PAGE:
Sakaran Dandai and his colleagues prepared the framework that played a pivotal role in Sabah Umno becoming a dominant party in the state in the 90s.

Shafie is a close confidant of Prime Minister Najib Razak and served as Deputy Defence Minister when Najib was Defence Minister between 1999 and 2004.
Over the years, Shafie has earned Najib’s trust and their relationship has grown beyond politics.

Najib feels secure when he is with Shafie. He never has to second guess or doubt Shafie’s loyalty unlike a few other politicians within the party.
Musa on the other hand, never had that kind of relationship with Najib.

But he made efforts to become close with the First Family and eventually earned the trust of First Lady Rosmah Mansor.
It is a known fact amongst senior Sabah politicians that Musa has Rosmah’s ears.

And in his own way, Musa has proved his loyalty to Najib and takes great effort to maintain strong ties with Putrajaya.
Much of the bad blood between Musa and Shafie started more than a decade ago when both politicians’ careers started to rise.

Shafie rose to prominence in the Federal scene while Musa took the top job of running the state.

While it is not really possible to pinpoint the one single cause that led to the cracks in their relationship, many believe it was over the way Shafie and Musa handled the state’s coffers.

Shafie was known to be generous while Musa was very selective about spending, to a point that prudence was the keyword.

Camps aligned to Shafie become unhappy with Musa’s management of the state while camps aligned with Musa became unhappy with Shafie’s way of doing things in the state as well as federal level.

All this infighting gave a splendid opportunity for the third force within Sabah’s political echelons to further aggravate the situation between Musa and Shafie.

There are also stories on how Shafie’s powerful Rural Ministry with billions under allocation refused to hand over it funds for Sabah to Musa because of the people associated with Musa.
It is learned that Shafie’s camp was concerned that the funds might not reach the intended people but end up in the wrong hands.

Musa’s camp, on the other hand, was angry that only people deemed aligned to Shafie were getting lucrative infrastructure contracts.
Each time the rift became wider, and more controversies surfaced, the third force was smiling gleefully.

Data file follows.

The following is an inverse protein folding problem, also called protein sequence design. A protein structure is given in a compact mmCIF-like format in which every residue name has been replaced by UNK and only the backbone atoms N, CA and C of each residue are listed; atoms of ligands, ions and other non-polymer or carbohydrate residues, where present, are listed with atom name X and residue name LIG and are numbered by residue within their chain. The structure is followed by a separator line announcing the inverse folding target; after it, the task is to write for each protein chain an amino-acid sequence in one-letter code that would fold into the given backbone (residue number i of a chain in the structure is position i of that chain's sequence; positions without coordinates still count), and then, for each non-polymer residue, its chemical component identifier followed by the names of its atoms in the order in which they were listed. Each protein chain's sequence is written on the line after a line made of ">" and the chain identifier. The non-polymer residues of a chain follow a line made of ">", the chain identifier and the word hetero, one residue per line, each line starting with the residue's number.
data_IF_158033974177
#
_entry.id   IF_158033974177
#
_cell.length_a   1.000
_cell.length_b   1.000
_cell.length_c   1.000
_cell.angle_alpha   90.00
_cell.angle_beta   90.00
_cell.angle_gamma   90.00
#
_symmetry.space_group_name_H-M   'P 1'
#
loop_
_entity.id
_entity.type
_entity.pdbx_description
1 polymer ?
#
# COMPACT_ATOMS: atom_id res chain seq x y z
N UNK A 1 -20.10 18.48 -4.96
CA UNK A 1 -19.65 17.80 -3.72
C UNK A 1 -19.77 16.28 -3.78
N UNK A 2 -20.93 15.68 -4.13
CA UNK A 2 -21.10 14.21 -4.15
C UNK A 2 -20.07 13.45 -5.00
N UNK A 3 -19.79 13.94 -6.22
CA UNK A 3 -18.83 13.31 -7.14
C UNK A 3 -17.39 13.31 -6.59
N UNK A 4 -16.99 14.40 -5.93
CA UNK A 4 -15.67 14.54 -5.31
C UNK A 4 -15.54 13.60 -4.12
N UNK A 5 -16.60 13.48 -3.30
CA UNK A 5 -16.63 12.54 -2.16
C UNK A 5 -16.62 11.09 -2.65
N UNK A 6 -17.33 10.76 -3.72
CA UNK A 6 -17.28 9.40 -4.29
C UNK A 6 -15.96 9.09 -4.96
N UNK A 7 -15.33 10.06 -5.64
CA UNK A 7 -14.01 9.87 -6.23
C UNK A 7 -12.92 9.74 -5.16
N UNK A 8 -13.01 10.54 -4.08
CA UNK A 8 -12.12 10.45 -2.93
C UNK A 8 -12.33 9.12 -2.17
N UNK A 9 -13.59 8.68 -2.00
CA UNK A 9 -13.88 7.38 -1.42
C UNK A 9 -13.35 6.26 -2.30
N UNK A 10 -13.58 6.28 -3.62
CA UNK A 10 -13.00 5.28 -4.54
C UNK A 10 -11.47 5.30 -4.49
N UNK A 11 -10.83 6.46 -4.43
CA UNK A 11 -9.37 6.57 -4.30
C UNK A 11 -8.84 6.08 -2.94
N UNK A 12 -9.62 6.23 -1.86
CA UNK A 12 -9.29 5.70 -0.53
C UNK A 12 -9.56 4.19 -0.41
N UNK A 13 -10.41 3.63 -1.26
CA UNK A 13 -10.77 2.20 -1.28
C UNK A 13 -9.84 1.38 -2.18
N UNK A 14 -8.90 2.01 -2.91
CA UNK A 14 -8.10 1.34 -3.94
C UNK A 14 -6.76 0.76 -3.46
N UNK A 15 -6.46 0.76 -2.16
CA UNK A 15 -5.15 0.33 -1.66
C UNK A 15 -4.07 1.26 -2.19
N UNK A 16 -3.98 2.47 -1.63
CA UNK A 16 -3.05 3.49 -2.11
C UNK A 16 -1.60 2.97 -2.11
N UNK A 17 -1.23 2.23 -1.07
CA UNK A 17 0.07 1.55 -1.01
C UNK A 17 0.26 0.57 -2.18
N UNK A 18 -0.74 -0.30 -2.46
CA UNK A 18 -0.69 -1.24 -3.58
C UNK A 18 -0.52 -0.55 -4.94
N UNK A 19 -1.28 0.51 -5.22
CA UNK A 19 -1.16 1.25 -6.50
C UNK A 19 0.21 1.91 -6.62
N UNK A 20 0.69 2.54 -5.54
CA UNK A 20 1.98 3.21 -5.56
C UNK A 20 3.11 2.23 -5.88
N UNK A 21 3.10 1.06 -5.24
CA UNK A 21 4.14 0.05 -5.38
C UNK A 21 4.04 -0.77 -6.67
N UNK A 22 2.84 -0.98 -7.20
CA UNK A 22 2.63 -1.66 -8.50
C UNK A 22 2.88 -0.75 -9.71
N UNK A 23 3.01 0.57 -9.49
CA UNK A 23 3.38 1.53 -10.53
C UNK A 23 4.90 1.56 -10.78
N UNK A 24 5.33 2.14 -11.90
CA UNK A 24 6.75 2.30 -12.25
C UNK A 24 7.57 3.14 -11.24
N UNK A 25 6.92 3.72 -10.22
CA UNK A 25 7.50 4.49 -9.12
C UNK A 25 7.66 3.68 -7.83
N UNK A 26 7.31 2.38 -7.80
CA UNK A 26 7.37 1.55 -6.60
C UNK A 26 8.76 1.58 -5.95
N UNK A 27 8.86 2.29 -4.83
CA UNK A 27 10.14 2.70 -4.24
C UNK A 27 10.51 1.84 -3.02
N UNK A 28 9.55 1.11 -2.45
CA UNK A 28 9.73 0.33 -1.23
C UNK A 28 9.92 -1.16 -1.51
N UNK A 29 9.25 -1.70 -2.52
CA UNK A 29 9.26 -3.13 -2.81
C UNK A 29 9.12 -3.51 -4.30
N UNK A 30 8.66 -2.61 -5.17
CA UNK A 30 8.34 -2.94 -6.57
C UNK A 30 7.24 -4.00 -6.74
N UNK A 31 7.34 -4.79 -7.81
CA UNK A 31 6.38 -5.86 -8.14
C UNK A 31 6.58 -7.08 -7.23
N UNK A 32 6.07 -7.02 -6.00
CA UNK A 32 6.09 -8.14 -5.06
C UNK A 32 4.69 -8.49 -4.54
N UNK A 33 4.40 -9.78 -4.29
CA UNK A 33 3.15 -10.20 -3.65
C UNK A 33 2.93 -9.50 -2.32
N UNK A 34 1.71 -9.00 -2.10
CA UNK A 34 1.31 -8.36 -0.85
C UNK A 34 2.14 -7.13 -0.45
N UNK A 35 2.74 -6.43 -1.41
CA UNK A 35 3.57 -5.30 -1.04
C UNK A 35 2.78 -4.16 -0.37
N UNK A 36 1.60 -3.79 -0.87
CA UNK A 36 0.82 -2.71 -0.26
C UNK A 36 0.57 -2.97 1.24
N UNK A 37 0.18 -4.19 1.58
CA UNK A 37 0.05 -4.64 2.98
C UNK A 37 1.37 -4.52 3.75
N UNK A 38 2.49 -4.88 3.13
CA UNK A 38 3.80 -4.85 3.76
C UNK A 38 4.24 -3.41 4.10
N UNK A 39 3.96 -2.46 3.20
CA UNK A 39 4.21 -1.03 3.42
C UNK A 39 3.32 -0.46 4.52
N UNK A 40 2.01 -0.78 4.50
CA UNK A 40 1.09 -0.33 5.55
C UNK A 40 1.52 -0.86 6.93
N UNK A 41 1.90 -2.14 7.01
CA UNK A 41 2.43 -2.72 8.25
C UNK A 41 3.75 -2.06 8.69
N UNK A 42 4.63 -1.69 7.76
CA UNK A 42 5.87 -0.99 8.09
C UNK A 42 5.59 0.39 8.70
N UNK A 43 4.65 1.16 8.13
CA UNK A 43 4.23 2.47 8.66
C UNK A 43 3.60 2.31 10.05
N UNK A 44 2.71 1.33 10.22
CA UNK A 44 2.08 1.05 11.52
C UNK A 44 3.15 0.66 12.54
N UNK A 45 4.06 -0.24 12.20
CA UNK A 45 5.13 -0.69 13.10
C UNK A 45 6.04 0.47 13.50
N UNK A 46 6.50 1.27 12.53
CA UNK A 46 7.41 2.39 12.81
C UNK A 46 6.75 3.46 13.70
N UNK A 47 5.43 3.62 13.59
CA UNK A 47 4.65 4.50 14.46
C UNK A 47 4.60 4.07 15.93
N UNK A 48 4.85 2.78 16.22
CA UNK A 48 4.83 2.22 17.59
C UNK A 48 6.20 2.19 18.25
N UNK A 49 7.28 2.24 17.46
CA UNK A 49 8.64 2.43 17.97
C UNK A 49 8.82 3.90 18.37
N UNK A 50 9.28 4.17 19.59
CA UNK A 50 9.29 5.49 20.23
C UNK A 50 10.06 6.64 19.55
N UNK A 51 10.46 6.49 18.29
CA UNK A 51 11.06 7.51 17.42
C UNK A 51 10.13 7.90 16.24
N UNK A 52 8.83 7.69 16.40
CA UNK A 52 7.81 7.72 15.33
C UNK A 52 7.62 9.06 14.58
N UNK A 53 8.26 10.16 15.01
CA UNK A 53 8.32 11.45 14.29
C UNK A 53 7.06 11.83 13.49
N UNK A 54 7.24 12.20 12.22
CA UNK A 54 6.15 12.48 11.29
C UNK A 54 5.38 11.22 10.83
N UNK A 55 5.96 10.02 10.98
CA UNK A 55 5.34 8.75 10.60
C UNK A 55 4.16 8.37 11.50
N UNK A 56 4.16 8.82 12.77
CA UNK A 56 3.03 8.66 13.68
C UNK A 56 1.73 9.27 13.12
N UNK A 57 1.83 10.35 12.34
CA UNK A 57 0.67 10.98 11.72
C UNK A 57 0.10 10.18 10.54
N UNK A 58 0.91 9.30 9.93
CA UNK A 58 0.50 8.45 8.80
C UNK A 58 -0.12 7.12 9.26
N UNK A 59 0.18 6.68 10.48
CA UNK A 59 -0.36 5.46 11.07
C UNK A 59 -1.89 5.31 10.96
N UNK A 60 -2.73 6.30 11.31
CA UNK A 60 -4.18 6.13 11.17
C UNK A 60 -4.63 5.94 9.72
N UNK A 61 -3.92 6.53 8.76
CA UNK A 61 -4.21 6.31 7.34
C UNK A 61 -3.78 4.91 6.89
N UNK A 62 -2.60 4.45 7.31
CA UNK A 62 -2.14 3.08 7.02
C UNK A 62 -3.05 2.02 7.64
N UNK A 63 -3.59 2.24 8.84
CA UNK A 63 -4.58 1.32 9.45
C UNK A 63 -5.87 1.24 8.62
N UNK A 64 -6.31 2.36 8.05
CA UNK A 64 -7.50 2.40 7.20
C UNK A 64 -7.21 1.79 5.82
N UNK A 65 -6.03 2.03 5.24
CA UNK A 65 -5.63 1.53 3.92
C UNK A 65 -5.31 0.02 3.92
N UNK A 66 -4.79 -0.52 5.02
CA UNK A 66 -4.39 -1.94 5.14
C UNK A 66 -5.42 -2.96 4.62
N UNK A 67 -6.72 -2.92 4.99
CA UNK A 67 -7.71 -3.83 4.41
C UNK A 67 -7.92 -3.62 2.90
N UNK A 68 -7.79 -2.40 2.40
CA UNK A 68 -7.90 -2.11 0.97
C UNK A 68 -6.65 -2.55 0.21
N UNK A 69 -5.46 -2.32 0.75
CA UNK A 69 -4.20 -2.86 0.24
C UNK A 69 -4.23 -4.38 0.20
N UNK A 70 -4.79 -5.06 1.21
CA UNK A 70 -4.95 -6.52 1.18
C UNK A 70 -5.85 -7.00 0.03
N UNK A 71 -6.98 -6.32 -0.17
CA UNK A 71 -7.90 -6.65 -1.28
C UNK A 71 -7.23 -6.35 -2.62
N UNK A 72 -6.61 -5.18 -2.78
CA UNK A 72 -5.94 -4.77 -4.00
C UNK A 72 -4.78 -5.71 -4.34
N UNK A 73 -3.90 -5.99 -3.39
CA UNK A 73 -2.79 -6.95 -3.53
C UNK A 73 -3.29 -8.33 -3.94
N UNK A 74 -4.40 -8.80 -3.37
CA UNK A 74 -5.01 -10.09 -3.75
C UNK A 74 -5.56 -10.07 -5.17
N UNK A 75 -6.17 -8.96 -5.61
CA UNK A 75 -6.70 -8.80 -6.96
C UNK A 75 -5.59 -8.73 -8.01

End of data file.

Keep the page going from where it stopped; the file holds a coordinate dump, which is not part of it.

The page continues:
But unknown to Shafie or Musa, the third force was actually monitoring their each and every move, and were secretly hatching more plans to topple them.

It will not be wrong to say that the controversies involving Musa (over the Michael Chia money laundering scandal) and Shafie (for his alleged affair with an actress) were linked to the third force.
But controversies alone were not sufficient to bring down any of the two.
In fact, both Musa and Shafie walked away unscathed from their scandals.

Shafie continued to enjoy support as Umno vice-president while Musa gave Barisan Nasional its two-third majority in the State during the May 5 General Elections.
As the nominations for the Umno elections drew closer, elements of the third force at work surfaced again.

Musa was being pushed by 'some' quarters to contest for the VP’s post and several divisions immediately threw their support for Musa.
This started to give PM Najib a headache.

Not wanting to take sides, Najib picked up the phone, called Shafie and Musa and told them both to sort things out amicably and revert to him on their decisions.
Some insiders say Najib told Musa to concentrate on the state as he was doing a great job but nevertheless, did not force Musa to stay away from the contest.

On the morning of Sept 15, Musa called Najib to inform his decision and then later the same day, broke his silence to the media by announcing that he is not contesting the VP’s post, let alone defend his post in the Umno Supreme council.
Musa made his intentions clear that he is just going to concentrate on developing the state.

Shafie heaved a huge sigh of relief at this news and immediately thanked Musa for the decision – albeit not personally but through the media.
All this was done in a gentlemanly manner by both Musa and Shafie.

Shafie went on to say in an article which appreared in the Star on 23rd September 2013 (page 7): “I do not have any personal conflict or ill-feeling towards Musa. Maybe we have some differences in our approach but that is normal. To say that we cannot work together at all is not right”.
Suddenly, those who made noises from the background became silent and retracted to their hiding.

The third force was caught off guard. Their plans backfired.
For the first time, Shafie and Musa nailed them at their own game.